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We purchased a Barracuda Web Application Firewall in order to protect our web servers from layer 7 attacks (SQL injection attacks, cross-site-scripting, etc.). The WAF works just like a network firewall in that you define an inside server (the “real” server), an outside ip address that it will respond to (the “virtual ip”), and the WAF then receives all traffic to that public ip, inspects it, and passes it along to the inside server.

The head-scratching question that I had during my research was this: if the inside server is presenting an SSL service, how does the WAF inspect the traffic? The answer is pretty straightforward: you move the certificate from the server to the WAF. It then unpacks the encrypted packets, inspects them, and forwards them to the server. You can specify whether you want to forward the traffic encrypted, in which case the WAF re-encrypts the packet and sends it to the server, or unencrypted (on port 80). Doing this reduces the load on the server since it doesn’t have to decrypt and encrypt the packets, but it does expose the traffic to your internal network in an unencrypted state.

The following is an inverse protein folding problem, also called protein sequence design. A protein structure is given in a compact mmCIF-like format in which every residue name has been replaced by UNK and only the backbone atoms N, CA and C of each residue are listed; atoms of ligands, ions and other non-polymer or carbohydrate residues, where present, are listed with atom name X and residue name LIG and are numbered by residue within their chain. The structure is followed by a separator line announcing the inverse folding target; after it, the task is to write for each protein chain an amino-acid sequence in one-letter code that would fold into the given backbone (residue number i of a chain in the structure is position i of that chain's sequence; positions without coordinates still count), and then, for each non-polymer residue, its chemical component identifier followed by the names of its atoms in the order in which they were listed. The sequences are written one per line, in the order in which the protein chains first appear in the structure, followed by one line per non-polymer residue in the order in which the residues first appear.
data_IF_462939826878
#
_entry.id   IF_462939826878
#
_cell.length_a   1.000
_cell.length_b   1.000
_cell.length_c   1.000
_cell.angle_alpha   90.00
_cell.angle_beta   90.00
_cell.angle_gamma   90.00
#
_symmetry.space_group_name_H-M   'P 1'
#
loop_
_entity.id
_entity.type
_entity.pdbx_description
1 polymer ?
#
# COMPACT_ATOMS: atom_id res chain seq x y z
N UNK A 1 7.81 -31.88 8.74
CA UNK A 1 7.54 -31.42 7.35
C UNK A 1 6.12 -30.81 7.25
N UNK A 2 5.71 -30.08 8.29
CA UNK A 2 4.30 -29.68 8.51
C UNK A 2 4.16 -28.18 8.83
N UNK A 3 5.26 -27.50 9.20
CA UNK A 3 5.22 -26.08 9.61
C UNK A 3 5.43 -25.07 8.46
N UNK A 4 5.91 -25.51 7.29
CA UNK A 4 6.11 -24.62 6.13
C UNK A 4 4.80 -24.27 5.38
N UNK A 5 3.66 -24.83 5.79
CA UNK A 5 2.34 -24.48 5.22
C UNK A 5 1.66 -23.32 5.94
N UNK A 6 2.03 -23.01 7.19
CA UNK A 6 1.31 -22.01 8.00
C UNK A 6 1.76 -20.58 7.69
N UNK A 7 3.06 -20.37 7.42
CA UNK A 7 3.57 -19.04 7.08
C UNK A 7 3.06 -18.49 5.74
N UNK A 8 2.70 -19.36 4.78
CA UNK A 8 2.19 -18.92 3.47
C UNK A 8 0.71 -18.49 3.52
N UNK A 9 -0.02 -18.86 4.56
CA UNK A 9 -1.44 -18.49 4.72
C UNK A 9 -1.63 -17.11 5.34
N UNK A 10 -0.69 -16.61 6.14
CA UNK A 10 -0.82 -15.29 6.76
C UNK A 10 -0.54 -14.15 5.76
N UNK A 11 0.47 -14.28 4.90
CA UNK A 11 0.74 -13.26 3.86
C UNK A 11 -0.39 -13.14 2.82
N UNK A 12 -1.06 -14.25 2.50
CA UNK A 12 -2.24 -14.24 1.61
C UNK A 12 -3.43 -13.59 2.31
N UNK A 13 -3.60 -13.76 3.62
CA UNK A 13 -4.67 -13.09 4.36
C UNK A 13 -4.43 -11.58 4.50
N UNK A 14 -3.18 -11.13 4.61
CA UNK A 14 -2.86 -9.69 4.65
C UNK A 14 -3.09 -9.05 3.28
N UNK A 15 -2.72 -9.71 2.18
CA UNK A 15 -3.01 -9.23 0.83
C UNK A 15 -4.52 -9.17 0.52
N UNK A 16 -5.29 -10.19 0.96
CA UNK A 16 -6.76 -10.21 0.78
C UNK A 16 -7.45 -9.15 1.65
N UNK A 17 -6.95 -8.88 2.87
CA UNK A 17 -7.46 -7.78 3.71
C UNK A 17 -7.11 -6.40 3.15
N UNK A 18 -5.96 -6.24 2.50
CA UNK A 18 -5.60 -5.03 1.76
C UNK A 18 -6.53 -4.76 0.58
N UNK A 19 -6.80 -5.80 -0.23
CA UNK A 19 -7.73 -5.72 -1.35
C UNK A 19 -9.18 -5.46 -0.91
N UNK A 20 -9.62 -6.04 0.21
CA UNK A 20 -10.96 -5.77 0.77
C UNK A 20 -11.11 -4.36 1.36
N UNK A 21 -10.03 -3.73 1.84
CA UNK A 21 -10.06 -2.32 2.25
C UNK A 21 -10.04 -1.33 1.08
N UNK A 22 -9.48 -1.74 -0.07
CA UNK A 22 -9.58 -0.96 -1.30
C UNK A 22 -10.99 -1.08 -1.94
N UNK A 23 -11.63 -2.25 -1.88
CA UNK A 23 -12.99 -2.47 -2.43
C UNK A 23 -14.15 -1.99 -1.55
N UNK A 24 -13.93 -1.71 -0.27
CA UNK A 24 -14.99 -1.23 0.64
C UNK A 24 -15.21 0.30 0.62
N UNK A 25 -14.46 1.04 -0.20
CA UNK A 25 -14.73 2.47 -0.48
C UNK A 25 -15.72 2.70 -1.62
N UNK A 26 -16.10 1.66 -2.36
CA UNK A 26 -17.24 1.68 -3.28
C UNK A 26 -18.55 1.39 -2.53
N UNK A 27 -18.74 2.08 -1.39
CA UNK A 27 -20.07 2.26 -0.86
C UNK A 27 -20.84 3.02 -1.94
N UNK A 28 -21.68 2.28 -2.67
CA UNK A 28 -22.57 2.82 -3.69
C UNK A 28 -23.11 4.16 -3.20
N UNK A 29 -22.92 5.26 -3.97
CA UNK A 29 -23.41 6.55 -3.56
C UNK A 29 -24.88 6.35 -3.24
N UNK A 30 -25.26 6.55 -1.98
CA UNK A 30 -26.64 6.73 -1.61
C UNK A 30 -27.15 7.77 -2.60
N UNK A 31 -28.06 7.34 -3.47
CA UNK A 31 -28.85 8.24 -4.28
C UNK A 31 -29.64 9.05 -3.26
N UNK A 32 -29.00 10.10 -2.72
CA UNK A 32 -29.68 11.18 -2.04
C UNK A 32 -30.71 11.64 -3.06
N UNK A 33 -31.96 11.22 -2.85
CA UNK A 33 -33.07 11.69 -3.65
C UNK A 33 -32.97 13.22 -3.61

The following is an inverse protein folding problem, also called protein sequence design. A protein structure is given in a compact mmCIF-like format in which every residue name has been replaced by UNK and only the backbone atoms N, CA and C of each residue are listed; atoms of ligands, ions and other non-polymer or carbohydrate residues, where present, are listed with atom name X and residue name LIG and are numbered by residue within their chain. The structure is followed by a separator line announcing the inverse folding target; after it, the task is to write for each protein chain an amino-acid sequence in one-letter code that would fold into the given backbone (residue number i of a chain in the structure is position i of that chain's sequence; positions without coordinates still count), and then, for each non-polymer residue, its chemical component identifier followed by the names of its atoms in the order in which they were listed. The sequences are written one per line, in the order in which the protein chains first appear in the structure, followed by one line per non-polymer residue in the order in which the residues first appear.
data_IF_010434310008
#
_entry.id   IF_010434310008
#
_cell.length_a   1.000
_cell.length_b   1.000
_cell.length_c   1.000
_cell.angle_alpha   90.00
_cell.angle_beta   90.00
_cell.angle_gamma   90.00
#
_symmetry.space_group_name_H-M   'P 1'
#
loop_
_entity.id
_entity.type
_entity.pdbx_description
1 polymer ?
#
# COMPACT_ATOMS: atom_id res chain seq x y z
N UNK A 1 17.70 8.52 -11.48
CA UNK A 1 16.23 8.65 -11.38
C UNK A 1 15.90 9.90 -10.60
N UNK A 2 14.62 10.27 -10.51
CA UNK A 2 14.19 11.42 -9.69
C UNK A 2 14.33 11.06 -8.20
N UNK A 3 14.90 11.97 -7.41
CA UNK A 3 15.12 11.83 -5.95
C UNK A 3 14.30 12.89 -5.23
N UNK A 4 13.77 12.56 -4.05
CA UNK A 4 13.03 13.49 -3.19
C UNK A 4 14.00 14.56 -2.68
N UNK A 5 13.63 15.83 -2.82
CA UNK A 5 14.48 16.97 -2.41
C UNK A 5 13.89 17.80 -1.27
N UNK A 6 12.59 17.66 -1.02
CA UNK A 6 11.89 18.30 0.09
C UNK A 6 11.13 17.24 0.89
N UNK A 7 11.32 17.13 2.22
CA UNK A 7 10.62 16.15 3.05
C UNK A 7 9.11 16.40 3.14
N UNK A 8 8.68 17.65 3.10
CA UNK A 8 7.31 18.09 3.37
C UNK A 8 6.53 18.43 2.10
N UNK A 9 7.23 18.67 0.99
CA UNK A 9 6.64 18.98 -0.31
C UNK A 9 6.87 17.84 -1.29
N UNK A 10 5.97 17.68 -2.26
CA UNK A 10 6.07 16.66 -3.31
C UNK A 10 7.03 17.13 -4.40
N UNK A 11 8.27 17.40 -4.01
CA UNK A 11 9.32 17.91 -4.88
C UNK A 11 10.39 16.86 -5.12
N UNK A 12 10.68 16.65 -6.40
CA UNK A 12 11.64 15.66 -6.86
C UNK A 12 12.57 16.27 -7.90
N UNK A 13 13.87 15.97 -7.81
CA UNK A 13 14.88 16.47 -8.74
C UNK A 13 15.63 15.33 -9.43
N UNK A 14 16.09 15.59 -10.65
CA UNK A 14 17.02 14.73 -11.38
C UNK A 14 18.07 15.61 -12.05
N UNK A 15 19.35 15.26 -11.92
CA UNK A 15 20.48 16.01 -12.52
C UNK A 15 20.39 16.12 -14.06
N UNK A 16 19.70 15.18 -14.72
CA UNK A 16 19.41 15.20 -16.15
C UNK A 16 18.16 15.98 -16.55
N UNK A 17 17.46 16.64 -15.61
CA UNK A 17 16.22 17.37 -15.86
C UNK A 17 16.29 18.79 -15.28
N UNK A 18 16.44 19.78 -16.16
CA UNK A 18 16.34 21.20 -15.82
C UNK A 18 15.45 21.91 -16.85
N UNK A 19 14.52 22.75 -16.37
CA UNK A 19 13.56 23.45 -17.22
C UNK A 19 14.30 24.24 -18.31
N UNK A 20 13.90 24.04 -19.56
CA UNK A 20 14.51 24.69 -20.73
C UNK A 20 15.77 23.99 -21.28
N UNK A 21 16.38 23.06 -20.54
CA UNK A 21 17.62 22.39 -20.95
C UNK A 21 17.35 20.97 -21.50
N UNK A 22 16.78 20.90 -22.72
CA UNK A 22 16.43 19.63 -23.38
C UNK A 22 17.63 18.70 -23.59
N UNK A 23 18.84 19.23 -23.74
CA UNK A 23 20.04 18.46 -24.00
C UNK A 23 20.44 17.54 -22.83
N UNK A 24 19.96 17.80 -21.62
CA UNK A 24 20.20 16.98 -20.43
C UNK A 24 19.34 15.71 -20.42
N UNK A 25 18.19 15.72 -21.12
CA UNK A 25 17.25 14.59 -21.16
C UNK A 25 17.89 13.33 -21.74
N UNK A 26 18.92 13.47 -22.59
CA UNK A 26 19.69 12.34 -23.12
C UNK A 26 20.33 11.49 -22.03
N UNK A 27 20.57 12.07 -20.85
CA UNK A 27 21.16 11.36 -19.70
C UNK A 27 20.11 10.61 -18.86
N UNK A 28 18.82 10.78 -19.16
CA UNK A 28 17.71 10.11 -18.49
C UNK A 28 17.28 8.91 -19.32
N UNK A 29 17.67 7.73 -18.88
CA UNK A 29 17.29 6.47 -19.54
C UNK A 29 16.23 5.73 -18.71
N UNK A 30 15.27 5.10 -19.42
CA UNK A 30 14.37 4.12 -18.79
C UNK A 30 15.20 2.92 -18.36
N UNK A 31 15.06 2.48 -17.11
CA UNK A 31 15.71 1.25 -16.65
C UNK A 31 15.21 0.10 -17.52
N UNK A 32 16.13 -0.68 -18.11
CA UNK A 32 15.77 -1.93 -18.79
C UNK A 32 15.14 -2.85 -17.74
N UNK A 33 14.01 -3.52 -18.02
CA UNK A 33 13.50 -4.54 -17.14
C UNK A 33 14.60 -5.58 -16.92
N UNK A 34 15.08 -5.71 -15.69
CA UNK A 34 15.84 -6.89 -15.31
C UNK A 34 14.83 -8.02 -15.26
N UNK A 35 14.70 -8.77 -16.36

Straightforward, I said, right? Well, yes. Except for the parts which aren’t straightforward, which is nearly everything in this case.

The Barracuda WAF accepts certificates in .PEM format, which our third-party CA doesn’t provide. There’s some documentation on how to get the certificate from your server, but it’s none too clear. In our case, we are using IIS, so I went to the IIS Admin applet and exported the certificate. It exports in a .pfx format, which can’t be read directly by the Barracuda WAF. You need to use OpenSSL to change the format of the key from .pkx to .pem, and also to extract a non-encrypted key-only version as the two go together. This isn’t listed in the documentation, by the way, only some serious Google-mojo turned up the interesting documents. Here’s Scott Lowe’s documentation on how to do it; you should end up with a .pem file containing the cert itself and then a .key file containing the key.